Then Beth Wylde’s “Tiger by the Tail” sweeps us right over the startling edge into the paranormal with a “sexually induced shapeshifter” who turns out to be looking for lust in all the right places.
Jean Roberta’s “Labels” brings us back to a realistic earth worth living in, with a hugely likeable butch who travels by skateboard, runs her own Brake and Muffler business, and is lured by lustful attraction into tackling a panel on Gender Identity for a Pride Week event. Queer theory was never this much fun before.
“Lucky in Lust” by Kiki DeLovely takes the fun in another direction, with performers on tour, sexy encounters behind the scenes interrupted by calls for sound checks, spankings in supply closets, all presented with as much wit as wetness.
The final story in the anthology, “No, Tell Me How You Really Feel” by Ily Goyanes,
turns from extroverted performers to an introverted “emo art-school girl” who fights her own hankering for the college volleyball captain by persuading herself that she despises the jock type, and by meeting any attempts at friendship with cutting disdain. Here, with repression as the spice of lust, interspersed with vivid masturbation sessions driven by fantasies of the gorgeous athlete, the reader knows just where things are going, and enjoys every minute of the ride.
The whole book is an enjoyable ride with views along the way that may linger with readers according to each one’s particular tastes. Even if a few happen to slide by you without lasting impact, they’re far from boring--and if you need to ask, “Are we there yet?” you haven’t been paying attention.
Warning: this anthology is about women athletes who score with women as well as scoring on the field, the track or the rink. Why the warning? Because if you’re a writer like this reviewer, you probably had a love-hate relationship with jocks when you were growing up with your nose in a book. If I’m not mistaken, most of the contributors to this book grew up the same way.
Female athletes seem sexy by definition: strong, graceful, self-confident. In their youth, they seem to be the winners in the undeclared war between the Jocks and the Nerds. Yet girls who are good at sports rarely grow up to be professional athletes. And the few who do have a limited time in which to prove themselves. There is something bittersweet about any female athlete at the top of her game.
This anthology of sixteen diverse stories about sporty dykes captures their mystique. The sports described include relatively non-competitive activities such as long-distance running and scuba diving as well as team sports and hand-to-hand combat. However, competition is a major theme in almost every story. As it turns out, sports fans and nerds compete just as much as do sporty dykes, only less openly.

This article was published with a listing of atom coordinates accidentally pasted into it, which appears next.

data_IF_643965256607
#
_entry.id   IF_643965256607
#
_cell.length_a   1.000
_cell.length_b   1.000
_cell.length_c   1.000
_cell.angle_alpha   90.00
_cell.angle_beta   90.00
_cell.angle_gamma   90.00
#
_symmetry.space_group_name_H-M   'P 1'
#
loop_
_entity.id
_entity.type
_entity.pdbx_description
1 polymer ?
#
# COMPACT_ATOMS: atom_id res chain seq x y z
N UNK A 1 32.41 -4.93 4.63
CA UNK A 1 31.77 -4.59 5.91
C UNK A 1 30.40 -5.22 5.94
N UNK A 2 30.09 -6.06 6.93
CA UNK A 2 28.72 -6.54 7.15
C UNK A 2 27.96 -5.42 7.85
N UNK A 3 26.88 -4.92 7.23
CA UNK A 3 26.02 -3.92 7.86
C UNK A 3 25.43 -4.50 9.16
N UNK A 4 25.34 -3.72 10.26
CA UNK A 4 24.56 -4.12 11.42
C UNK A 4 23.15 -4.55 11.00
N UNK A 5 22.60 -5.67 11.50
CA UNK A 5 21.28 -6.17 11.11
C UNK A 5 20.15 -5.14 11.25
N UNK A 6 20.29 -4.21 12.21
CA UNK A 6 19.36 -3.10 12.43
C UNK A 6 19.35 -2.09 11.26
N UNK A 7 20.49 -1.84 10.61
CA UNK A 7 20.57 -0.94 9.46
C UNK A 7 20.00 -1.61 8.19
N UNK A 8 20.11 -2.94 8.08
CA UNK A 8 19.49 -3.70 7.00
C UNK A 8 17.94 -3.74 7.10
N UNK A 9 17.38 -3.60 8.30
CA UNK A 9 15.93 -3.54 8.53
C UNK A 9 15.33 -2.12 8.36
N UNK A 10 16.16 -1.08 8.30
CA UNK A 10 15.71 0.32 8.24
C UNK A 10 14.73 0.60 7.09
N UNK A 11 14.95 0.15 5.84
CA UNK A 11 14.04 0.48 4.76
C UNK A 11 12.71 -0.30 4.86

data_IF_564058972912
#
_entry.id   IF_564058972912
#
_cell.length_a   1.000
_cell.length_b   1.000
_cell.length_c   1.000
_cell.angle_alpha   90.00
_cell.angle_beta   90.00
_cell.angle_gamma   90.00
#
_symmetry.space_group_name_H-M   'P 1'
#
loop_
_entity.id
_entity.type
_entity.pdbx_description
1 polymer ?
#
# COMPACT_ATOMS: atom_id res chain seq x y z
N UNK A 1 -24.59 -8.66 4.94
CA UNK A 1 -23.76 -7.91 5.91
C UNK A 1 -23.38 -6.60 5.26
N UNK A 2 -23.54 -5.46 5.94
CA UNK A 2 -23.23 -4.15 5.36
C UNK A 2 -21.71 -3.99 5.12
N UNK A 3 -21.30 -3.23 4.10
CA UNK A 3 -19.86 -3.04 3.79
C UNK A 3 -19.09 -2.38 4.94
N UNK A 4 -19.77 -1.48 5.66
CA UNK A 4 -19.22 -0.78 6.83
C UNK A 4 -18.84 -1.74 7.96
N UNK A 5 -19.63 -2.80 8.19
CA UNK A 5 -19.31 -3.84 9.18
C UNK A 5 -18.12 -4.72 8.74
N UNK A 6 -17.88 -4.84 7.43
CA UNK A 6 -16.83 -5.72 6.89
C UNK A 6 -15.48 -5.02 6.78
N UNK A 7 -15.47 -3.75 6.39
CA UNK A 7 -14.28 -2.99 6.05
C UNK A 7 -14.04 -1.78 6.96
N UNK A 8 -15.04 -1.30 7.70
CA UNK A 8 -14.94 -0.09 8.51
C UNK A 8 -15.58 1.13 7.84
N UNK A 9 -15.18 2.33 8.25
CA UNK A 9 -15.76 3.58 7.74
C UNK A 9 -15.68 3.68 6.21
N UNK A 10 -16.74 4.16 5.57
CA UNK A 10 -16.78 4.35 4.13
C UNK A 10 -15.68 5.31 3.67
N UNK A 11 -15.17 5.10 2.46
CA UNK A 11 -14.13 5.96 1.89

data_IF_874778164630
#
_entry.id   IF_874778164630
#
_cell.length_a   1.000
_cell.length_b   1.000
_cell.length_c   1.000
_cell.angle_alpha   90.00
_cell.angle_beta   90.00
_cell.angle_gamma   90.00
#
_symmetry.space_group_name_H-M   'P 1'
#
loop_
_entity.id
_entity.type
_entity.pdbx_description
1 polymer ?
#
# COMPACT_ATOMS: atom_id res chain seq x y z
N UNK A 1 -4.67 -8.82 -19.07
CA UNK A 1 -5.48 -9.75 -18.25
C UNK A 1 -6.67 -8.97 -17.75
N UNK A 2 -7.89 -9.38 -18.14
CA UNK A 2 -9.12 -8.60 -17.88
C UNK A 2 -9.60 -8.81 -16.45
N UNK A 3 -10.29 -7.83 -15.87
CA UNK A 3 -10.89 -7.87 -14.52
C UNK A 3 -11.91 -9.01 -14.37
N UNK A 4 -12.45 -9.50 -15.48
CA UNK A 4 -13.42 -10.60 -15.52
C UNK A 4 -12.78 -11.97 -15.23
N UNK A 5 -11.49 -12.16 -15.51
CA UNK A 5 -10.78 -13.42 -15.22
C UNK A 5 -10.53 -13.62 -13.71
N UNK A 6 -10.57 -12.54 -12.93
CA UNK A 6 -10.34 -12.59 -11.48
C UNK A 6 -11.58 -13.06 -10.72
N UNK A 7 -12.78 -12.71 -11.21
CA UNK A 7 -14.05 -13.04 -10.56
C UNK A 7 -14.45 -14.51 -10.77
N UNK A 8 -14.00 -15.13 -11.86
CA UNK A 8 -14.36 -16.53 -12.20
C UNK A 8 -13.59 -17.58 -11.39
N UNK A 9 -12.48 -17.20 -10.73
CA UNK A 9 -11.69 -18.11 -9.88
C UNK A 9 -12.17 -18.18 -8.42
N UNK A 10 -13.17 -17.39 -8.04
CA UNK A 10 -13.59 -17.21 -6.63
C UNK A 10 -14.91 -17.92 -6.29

Each of these stories works in its own way, but if I had to choose a favorite, it would probably be “No, Tell Me How You Really Feel” by the editor, Ily Goyanes. The narrator is a college student, an artsy type in black eyeliner, who tries to hide her crush on Julianne, a volleyball star, by insulting her intelligence whenever possible. After an encounter in the library, the narrator tells the reader that she went home, cried her eyes out, then I fucked myself silly with my purple vibrator, reliving the close-up shot of her eyes on my face and the feel of her large, strong hand wrapped around my tiny wrist. When the narrator follows the team to an out-of-town game, Julianne finally discovers her secret. The undeclared war that so many of us remember from adolescence has rarely been described so hilariously.
The second-funniest story in the book is “Out and a Bout” by Allison Wonderland, a pun-filled, slapstick description of a reluctant roller-skater’s introduction to the rink by a more seasoned skater in a roller derby. This story is among several that explore the erotic implications of a relationship between a coach or mentor and a fledgling athlete.
In “Chairs” by Sommer Marsden, a basketball star helps the narrator, a losing player, develop her thigh muscles by doing “chairs,” an exercise which sounds harmless but is actually an excruciatingly extended squat. The narrator’s crush on Chevy, her mentor, enables her to bear the torture for a whole minute: